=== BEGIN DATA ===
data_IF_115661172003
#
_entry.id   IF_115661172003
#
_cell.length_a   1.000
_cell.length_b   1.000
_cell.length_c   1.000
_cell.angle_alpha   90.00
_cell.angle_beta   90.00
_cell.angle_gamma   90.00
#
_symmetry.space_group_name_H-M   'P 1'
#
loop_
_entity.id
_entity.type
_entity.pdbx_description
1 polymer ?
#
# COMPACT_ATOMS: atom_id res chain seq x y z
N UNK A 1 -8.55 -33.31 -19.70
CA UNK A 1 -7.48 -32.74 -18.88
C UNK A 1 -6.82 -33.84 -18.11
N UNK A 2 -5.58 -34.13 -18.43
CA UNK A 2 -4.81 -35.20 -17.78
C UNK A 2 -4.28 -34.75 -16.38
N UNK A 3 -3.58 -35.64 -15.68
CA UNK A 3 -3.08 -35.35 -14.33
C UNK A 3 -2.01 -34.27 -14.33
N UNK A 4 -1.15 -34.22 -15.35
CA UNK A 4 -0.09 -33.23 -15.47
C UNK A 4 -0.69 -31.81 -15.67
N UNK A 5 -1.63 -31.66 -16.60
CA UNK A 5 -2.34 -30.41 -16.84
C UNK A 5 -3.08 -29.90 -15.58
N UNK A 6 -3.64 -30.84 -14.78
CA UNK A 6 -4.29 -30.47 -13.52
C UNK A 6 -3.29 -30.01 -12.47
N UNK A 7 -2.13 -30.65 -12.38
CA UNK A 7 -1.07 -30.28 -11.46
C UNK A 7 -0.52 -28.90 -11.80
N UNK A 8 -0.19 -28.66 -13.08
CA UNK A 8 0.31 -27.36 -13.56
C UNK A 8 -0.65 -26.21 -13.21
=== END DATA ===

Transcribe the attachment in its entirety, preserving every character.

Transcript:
data_IF_115661172003
#
_entry.id   IF_115661172003
#
_cell.length_a   1.000
_cell.length_b   1.000
_cell.length_c   1.000
_cell.angle_alpha   90.00
_cell.angle_beta   90.00
_cell.angle_gamma   90.00
#
_symmetry.space_group_name_H-M   'P 1'
#
loop_
_entity.id
_entity.type
_entity.pdbx_description
1 polymer ?
#
# COMPACT_ATOMS: atom_id res chain seq x y z
N UNK A 1 -8.55 -33.31 -19.70
CA UNK A 1 -7.48 -32.74 -18.88
C UNK A 1 -6.82 -33.84 -18.11
N UNK A 2 -5.58 -34.13 -18.43
CA UNK A 2 -4.81 -35.20 -17.78
C UNK A 2 -4.28 -34.75 -16.38
N UNK A 3 -3.58 -35.64 -15.68
CA UNK A 3 -3.08 -35.35 -14.33
C UNK A 3 -2.01 -34.27 -14.33
N UNK A 4 -1.15 -34.22 -15.35
CA UNK A 4 -0.09 -33.23 -15.47
C UNK A 4 -0.69 -31.81 -15.67
N UNK A 5 -1.63 -31.66 -16.60
CA UNK A 5 -2.34 -30.41 -16.84
C UNK A 5 -3.08 -29.90 -15.58
N UNK A 6 -3.64 -30.84 -14.78
CA UNK A 6 -4.29 -30.47 -13.52
C UNK A 6 -3.29 -30.01 -12.47
N UNK A 7 -2.13 -30.65 -12.38
CA UNK A 7 -1.07 -30.28 -11.46
C UNK A 7 -0.52 -28.90 -11.80
N UNK A 8 -0.19 -28.66 -13.08
CA UNK A 8 0.31 -27.36 -13.56
C UNK A 8 -0.65 -26.21 -13.21